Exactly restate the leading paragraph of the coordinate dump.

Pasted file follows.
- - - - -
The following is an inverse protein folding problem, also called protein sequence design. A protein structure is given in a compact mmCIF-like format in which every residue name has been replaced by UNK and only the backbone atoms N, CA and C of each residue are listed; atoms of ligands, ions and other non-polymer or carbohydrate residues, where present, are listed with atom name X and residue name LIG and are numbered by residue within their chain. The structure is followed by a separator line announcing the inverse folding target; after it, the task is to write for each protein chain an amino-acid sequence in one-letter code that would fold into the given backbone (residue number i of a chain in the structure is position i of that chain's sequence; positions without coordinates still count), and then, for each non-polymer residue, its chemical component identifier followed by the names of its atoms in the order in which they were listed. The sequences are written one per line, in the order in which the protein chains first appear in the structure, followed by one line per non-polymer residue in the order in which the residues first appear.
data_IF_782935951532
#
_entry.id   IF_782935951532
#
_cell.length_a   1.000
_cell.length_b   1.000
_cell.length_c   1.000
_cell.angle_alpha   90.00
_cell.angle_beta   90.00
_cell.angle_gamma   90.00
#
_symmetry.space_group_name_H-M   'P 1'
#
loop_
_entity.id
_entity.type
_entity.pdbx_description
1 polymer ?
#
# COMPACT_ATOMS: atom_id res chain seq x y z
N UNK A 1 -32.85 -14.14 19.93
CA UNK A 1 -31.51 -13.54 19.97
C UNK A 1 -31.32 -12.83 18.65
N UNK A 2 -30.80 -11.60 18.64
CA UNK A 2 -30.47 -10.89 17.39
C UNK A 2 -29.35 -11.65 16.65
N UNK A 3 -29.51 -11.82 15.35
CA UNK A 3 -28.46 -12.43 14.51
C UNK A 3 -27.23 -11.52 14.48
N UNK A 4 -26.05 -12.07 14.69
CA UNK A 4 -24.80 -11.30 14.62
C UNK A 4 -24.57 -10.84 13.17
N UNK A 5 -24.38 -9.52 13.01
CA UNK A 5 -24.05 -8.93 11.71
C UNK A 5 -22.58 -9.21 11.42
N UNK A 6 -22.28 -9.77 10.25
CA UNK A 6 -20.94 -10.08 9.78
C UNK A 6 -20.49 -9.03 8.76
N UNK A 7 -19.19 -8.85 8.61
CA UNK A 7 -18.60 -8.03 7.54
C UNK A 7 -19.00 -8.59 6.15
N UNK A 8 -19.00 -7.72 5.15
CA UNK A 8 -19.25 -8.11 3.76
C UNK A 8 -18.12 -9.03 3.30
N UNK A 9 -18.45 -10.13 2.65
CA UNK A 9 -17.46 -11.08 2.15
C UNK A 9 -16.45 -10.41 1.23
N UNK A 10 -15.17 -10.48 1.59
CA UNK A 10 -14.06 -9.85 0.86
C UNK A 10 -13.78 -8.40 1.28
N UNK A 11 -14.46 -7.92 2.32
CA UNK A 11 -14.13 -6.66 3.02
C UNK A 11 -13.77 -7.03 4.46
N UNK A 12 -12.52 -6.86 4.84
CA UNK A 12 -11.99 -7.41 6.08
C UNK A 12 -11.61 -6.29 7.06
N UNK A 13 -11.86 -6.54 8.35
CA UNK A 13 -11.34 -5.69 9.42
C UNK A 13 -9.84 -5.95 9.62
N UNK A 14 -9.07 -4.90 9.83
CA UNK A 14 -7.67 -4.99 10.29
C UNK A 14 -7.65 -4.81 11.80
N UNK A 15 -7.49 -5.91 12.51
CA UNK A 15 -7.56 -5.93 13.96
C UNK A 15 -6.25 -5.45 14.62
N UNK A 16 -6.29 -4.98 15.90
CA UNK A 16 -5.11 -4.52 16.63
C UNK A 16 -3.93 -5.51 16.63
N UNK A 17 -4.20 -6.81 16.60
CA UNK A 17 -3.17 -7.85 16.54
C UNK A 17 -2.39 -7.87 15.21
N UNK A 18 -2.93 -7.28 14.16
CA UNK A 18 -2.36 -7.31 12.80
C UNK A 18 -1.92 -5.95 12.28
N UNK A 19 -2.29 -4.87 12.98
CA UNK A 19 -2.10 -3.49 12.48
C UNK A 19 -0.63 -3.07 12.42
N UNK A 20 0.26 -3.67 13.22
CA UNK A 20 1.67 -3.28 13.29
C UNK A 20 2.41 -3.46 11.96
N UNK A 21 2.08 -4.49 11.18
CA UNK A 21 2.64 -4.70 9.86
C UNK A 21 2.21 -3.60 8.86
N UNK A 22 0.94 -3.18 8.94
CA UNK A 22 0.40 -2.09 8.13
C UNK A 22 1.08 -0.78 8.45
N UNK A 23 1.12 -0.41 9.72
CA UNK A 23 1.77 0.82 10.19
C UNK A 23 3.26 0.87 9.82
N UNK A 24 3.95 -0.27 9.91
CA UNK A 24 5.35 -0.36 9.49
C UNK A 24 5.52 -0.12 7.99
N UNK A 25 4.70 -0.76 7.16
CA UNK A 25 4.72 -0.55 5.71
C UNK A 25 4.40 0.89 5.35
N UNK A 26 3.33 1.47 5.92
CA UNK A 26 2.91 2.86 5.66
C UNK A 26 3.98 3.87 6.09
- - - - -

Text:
The following is an inverse protein folding problem, also called protein sequence design. A protein structure is given in a compact mmCIF-like format in which every residue name has been replaced by UNK and only the backbone atoms N, CA and C of each residue are listed; atoms of ligands, ions and other non-polymer or carbohydrate residues, where present, are listed with atom name X and residue name LIG and are numbered by residue within their chain. The structure is followed by a separator line announcing the inverse folding target; after it, the task is to write for each protein chain an amino-acid sequence in one-letter code that would fold into the given backbone (residue number i of a chain in the structure is position i of that chain's sequence; positions without coordinates still count), and then, for each non-polymer residue, its chemical component identifier followed by the names of its atoms in the order in which they were listed. The sequences are written one per line, in the order in which the protein chains first appear in the structure, followed by one line per non-polymer residue in the order in which the residues first appear.